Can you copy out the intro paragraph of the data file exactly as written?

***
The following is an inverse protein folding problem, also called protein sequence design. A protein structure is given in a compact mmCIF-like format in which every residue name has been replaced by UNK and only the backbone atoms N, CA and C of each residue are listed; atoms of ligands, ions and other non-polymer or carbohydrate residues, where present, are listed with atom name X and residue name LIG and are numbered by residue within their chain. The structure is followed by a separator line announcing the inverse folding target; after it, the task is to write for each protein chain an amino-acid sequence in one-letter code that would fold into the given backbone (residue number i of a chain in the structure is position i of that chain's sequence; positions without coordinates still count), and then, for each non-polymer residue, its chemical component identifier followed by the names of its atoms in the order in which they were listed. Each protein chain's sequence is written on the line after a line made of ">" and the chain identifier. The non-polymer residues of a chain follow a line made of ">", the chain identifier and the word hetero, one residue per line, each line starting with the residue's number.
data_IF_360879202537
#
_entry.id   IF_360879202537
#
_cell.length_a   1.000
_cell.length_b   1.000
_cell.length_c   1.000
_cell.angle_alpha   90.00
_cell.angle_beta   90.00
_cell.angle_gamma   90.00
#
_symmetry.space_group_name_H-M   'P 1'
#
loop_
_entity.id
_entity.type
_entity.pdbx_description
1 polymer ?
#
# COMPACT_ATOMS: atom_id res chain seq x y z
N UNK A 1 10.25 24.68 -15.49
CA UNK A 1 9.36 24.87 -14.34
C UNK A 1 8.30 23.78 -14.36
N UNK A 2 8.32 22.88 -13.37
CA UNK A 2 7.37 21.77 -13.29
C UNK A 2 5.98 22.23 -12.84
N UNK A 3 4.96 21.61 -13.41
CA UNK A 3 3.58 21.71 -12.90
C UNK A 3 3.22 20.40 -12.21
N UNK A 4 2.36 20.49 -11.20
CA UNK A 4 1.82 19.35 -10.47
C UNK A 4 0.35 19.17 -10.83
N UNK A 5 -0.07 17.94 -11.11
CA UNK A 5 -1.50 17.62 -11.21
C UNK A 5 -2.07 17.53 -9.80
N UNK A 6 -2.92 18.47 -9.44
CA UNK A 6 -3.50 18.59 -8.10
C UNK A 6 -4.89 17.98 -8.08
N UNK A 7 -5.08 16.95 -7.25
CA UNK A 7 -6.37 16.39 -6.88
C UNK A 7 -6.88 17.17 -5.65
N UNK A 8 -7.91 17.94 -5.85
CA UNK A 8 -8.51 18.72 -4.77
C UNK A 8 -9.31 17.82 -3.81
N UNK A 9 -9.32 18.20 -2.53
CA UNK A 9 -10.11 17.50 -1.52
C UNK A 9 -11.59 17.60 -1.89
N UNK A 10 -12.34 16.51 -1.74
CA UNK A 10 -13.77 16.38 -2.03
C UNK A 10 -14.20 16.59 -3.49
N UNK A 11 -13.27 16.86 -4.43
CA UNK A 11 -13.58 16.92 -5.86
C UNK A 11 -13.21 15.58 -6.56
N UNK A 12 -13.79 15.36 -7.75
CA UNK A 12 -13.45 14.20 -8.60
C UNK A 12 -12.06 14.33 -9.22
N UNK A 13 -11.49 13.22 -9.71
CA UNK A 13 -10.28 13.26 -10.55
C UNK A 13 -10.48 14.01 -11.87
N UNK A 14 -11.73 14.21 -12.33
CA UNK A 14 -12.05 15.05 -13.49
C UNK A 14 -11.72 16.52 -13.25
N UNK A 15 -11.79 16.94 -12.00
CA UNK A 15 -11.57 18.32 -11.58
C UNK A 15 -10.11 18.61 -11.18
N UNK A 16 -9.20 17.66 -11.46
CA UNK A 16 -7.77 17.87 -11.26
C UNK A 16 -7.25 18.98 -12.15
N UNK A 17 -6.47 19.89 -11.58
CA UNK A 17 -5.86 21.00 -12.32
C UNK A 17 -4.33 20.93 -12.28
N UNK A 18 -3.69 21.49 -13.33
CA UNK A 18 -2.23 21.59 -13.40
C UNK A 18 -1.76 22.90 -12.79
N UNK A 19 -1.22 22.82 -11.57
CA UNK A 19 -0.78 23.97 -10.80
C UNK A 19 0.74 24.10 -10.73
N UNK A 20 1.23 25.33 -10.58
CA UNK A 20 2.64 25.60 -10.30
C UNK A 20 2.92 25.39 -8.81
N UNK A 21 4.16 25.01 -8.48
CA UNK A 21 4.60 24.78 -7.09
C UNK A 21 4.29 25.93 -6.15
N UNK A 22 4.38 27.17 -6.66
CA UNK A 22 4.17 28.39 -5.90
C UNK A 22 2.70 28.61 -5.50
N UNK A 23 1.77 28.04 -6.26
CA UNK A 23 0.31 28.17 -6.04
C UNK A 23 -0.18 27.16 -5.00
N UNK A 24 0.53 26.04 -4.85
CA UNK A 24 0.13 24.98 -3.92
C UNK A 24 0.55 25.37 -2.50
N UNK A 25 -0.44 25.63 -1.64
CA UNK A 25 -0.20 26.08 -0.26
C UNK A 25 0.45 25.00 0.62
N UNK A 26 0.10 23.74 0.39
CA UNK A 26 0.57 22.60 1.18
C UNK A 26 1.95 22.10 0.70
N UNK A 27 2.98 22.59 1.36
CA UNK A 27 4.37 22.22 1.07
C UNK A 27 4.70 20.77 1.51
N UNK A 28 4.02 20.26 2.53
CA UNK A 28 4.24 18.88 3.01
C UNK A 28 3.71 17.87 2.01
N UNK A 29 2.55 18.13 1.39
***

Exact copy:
The following is an inverse protein folding problem, also called protein sequence design. A protein structure is given in a compact mmCIF-like format in which every residue name has been replaced by UNK and only the backbone atoms N, CA and C of each residue are listed; atoms of ligands, ions and other non-polymer or carbohydrate residues, where present, are listed with atom name X and residue name LIG and are numbered by residue within their chain. The structure is followed by a separator line announcing the inverse folding target; after it, the task is to write for each protein chain an amino-acid sequence in one-letter code that would fold into the given backbone (residue number i of a chain in the structure is position i of that chain's sequence; positions without coordinates still count), and then, for each non-polymer residue, its chemical component identifier followed by the names of its atoms in the order in which they were listed. Each protein chain's sequence is written on the line after a line made of ">" and the chain identifier. The non-polymer residues of a chain follow a line made of ">", the chain identifier and the word hetero, one residue per line, each line starting with the residue's number.